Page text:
Bringing in the King

George Otis, The Last of the Giants: While it is obvious to all but a few hyper-Calvinists that current ministry resource-to-need ratios are not a reflection of divine mathematics, mere recognition of the problem is not enough. The Church needs to act ­ and act decisively. If Christians ­ especially in the West ­ are truly serious about fulfillng the Great Commission and bringing back the King, then a major redeployment of personnel and finances is in order. (p. 228)

Spiritual Mapping

George Otis: This new way of seeing I have labeled spiritual mapping. It involves superimposing our understanding of forces and events in the spiritual domain onto places and circumstances in the material world. The result is often a set of borders, capitals and battlefronts that differ notably from those we have come to associate with the political status quo.
On this new map of the world, the three spiritual superpowers we have examines ­ Hinduism, materialism, Islam ­ are not entities in themselves.
They are, rather, the means by which an extensive hierarchy of powerful demonic authorities control billions of people. (p. 85-86)

At this point we must stop and review the biblical aspects of what we have just covered. Is the church ­ the body, the Bride of Christ ­ a living organism, as these writers describe? Many scriptures are used to justify this analogy, such as ______ (cite). Here are two examples of this same teaching from recent writings representing different theological perspectives:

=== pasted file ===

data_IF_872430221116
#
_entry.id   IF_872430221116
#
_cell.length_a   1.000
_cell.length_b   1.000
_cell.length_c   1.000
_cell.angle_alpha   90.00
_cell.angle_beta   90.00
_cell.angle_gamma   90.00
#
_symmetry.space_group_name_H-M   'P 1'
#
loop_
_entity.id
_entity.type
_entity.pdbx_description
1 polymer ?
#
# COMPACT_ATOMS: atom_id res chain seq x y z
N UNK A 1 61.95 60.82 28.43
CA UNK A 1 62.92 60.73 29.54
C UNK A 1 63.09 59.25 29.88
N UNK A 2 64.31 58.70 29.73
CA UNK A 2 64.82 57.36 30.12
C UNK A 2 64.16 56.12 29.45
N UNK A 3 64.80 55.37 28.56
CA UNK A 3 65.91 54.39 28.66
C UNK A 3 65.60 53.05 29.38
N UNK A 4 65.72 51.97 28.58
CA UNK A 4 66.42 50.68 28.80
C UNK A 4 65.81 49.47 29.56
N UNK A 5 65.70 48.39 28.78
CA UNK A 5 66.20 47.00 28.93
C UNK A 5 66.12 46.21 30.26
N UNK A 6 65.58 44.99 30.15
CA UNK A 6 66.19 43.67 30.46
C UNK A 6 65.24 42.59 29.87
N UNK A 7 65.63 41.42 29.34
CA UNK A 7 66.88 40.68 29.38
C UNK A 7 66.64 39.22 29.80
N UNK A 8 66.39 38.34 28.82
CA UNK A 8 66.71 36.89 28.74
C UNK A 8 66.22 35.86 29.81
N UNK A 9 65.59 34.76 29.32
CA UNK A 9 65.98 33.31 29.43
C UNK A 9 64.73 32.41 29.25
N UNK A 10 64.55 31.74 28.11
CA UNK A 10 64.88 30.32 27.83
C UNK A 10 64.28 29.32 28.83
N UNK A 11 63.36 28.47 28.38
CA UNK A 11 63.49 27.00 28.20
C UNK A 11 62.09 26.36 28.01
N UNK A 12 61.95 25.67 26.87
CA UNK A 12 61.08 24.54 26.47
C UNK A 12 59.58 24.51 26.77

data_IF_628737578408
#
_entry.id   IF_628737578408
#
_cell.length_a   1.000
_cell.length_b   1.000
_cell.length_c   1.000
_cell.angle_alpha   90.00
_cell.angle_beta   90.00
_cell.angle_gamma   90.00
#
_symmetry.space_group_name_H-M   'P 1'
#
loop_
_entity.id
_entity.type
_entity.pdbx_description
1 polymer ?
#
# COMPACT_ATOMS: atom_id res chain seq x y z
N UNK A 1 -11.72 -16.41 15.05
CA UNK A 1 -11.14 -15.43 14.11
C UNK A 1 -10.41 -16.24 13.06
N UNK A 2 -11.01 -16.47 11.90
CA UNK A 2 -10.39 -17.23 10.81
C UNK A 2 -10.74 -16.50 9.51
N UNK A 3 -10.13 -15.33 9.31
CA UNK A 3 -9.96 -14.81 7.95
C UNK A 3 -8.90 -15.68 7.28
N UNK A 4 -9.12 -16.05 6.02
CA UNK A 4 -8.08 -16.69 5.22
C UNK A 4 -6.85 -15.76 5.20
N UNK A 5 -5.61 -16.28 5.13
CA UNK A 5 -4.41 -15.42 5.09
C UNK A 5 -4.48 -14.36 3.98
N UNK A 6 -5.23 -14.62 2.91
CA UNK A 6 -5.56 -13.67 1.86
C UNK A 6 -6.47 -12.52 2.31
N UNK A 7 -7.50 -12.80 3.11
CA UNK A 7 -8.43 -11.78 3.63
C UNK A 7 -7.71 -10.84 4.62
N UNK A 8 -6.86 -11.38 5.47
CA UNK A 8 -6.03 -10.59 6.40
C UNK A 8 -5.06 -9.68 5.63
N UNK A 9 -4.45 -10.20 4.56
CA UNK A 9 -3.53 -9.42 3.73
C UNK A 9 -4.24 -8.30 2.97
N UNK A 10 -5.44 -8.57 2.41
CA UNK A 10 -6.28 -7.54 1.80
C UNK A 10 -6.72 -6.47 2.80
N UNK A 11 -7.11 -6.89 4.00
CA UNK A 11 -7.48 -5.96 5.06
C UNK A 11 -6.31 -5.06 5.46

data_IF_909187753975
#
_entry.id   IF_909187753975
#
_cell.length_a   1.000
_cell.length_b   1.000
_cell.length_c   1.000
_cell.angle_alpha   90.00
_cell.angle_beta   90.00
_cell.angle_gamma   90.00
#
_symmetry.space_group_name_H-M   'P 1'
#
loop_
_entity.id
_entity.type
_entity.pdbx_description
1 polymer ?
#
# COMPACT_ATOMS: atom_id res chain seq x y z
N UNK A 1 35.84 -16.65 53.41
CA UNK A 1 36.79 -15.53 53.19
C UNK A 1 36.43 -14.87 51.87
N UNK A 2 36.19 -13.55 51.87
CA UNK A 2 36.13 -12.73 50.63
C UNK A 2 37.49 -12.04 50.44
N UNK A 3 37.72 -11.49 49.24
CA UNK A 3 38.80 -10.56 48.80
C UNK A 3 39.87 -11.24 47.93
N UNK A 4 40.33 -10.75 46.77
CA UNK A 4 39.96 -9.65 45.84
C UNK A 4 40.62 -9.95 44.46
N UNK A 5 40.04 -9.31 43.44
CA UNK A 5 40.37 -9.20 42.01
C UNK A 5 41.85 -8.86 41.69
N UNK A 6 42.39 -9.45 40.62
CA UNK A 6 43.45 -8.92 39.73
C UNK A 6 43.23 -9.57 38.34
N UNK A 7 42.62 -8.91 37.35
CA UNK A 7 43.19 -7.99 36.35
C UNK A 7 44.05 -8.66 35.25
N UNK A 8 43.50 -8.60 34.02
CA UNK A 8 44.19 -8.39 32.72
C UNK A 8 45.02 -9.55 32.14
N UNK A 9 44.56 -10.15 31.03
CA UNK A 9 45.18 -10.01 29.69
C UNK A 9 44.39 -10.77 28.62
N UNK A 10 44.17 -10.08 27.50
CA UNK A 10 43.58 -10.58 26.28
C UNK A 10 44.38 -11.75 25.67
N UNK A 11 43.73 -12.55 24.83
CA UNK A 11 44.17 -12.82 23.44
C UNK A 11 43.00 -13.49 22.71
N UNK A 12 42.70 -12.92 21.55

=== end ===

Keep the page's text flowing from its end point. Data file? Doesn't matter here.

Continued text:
Is there a way, other than by denominational affiliation, to be both Presbyterian and Reformed? We think so. Let's call this way "Organic Reformed." That's "organic" as in "derived from a living organism." That's "living organism," as in the church of Jesus Christ. (p. 32)

The Church is far more than an organization. It is an organism ­ living, changing and growing. Rather than being frozen in time, it develops and adapts to changing circumstances while retaining its essential nature and mission.  (p. 180)


Anderson, Philip and Phoebe, The House Church (Nashville, NY: Abingdon Press) 1975.

Barron, Bruce. Heaven on Earth? The Social & Political Agendas of Dominion Theology (Grand Rapids, MI: Zondervan) 1992.

Cannistraci, David. The Gift of Apostle: A Biblical Look at Apostleship and How God Is Using It to Bless His Church Today (Ventura, CA: Regal Books) 1996.

Cho, Dr. Paul Yonggi. Successful Home Cell Groups (S. Plainfield, NJ: Bridge Pub. Co.) 1981.